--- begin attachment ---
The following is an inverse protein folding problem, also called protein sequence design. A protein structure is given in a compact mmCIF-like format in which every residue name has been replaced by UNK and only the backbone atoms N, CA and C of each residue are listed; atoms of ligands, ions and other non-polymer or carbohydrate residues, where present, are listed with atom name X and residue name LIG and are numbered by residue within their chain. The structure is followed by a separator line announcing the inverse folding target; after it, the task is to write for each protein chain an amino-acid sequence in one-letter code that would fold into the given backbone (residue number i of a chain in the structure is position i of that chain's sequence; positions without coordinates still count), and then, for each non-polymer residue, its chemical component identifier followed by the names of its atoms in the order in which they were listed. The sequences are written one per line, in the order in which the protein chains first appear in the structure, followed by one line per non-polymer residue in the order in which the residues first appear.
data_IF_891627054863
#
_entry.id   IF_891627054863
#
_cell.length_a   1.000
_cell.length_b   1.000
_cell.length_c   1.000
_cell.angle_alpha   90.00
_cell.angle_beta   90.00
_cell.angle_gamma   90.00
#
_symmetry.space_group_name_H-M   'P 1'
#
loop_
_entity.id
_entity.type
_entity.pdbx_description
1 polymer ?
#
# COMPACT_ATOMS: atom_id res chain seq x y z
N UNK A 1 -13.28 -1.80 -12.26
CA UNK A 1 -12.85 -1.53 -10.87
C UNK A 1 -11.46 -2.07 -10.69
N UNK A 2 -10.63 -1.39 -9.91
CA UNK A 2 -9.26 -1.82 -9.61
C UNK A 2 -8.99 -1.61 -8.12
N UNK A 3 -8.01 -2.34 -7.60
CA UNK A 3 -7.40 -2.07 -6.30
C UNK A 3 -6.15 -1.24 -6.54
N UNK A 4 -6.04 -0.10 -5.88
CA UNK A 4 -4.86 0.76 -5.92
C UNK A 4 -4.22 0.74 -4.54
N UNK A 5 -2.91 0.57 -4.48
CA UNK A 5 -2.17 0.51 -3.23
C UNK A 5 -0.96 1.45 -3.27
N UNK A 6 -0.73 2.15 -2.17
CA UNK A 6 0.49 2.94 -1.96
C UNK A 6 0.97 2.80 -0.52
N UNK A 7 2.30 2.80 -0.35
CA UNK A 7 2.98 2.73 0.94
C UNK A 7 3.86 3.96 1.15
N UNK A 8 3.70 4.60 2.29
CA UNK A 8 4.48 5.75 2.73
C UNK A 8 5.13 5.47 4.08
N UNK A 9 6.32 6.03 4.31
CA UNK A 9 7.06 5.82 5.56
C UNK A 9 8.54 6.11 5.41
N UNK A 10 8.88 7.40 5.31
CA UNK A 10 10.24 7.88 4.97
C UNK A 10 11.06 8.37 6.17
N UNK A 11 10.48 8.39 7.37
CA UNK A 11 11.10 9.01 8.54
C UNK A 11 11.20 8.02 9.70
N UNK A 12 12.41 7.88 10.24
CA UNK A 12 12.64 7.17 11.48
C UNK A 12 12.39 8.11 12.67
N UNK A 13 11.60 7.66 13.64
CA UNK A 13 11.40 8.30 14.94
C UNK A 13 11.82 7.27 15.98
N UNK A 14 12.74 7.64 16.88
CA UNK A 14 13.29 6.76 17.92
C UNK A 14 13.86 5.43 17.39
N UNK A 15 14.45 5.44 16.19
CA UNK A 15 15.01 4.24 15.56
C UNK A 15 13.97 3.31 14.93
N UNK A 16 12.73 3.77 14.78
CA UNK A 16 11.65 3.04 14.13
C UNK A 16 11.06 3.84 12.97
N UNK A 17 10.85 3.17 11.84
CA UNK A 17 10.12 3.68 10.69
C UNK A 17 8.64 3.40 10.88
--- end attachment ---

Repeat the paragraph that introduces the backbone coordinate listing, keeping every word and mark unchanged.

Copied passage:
The following is an inverse protein folding problem, also called protein sequence design. A protein structure is given in a compact mmCIF-like format in which every residue name has been replaced by UNK and only the backbone atoms N, CA and C of each residue are listed; atoms of ligands, ions and other non-polymer or carbohydrate residues, where present, are listed with atom name X and residue name LIG and are numbered by residue within their chain. The structure is followed by a separator line announcing the inverse folding target; after it, the task is to write for each protein chain an amino-acid sequence in one-letter code that would fold into the given backbone (residue number i of a chain in the structure is position i of that chain's sequence; positions without coordinates still count), and then, for each non-polymer residue, its chemical component identifier followed by the names of its atoms in the order in which they were listed. The sequences are written one per line, in the order in which the protein chains first appear in the structure, followed by one line per non-polymer residue in the order in which the residues first appear.